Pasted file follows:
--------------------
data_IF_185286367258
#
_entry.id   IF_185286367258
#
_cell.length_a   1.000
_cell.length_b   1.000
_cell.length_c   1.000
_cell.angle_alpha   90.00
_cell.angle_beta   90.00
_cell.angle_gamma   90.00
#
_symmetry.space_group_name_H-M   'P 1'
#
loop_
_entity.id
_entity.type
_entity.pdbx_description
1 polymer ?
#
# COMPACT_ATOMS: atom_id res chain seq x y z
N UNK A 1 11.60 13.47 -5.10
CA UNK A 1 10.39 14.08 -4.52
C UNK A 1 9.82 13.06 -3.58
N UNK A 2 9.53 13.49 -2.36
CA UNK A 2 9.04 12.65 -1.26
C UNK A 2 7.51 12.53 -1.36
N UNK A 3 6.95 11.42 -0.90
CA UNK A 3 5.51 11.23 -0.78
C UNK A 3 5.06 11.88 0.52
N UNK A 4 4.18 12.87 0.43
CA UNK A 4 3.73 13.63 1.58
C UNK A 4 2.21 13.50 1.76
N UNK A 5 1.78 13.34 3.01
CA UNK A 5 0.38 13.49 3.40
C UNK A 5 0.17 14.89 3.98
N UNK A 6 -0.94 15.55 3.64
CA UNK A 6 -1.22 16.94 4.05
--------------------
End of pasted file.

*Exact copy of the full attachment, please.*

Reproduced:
data_IF_185286367258
#
_entry.id   IF_185286367258
#
_cell.length_a   1.000
_cell.length_b   1.000
_cell.length_c   1.000
_cell.angle_alpha   90.00
_cell.angle_beta   90.00
_cell.angle_gamma   90.00
#
_symmetry.space_group_name_H-M   'P 1'
#
loop_
_entity.id
_entity.type
_entity.pdbx_description
1 polymer ?
#
# COMPACT_ATOMS: atom_id res chain seq x y z
N UNK A 1 11.60 13.47 -5.10
CA UNK A 1 10.39 14.08 -4.52
C UNK A 1 9.82 13.06 -3.58
N UNK A 2 9.53 13.49 -2.36
CA UNK A 2 9.04 12.65 -1.26
C UNK A 2 7.51 12.53 -1.36
N UNK A 3 6.95 11.42 -0.90
CA UNK A 3 5.51 11.23 -0.78
C UNK A 3 5.06 11.88 0.52
N UNK A 4 4.18 12.87 0.43
CA UNK A 4 3.73 13.63 1.58
C UNK A 4 2.21 13.50 1.76
N UNK A 5 1.78 13.34 3.01
CA UNK A 5 0.38 13.49 3.40
C UNK A 5 0.17 14.89 3.98
N UNK A 6 -0.94 15.55 3.64
CA UNK A 6 -1.22 16.94 4.05